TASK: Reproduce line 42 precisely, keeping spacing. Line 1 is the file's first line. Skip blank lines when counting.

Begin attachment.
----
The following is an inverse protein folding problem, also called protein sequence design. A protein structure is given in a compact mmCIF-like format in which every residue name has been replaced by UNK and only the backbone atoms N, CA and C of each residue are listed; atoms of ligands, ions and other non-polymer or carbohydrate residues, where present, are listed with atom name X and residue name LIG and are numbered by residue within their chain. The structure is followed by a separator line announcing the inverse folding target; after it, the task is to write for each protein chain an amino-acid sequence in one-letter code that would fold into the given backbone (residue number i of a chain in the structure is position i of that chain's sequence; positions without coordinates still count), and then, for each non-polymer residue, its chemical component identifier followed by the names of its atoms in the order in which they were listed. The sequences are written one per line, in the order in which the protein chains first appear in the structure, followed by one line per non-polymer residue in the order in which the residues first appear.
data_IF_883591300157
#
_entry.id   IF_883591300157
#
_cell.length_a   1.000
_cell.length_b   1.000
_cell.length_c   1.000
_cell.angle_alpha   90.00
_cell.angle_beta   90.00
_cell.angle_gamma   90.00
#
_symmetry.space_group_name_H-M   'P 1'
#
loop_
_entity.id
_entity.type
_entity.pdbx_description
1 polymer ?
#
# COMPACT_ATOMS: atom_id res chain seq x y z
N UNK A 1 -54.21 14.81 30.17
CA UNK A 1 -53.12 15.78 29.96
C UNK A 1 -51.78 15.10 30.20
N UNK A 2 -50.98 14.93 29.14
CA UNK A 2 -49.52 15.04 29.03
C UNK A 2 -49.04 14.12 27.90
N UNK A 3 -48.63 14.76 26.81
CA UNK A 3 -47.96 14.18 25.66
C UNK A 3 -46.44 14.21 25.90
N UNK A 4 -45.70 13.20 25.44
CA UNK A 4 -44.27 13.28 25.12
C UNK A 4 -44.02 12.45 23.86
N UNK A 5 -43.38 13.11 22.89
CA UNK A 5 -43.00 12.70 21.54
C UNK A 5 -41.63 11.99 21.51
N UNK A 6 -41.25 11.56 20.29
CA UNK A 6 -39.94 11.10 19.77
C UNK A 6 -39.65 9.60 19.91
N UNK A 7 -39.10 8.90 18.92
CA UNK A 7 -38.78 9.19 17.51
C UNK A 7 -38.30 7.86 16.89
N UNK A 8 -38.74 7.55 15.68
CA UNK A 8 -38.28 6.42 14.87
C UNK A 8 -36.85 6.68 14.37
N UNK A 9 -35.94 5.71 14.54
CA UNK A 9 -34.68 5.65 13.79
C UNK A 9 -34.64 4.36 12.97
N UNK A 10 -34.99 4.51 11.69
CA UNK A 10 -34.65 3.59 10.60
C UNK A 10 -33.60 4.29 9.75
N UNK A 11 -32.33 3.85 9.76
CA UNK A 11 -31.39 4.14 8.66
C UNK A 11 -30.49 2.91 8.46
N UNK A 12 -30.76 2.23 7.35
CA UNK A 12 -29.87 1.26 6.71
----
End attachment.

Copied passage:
C UNK A 7 -38.30 7.86 16.89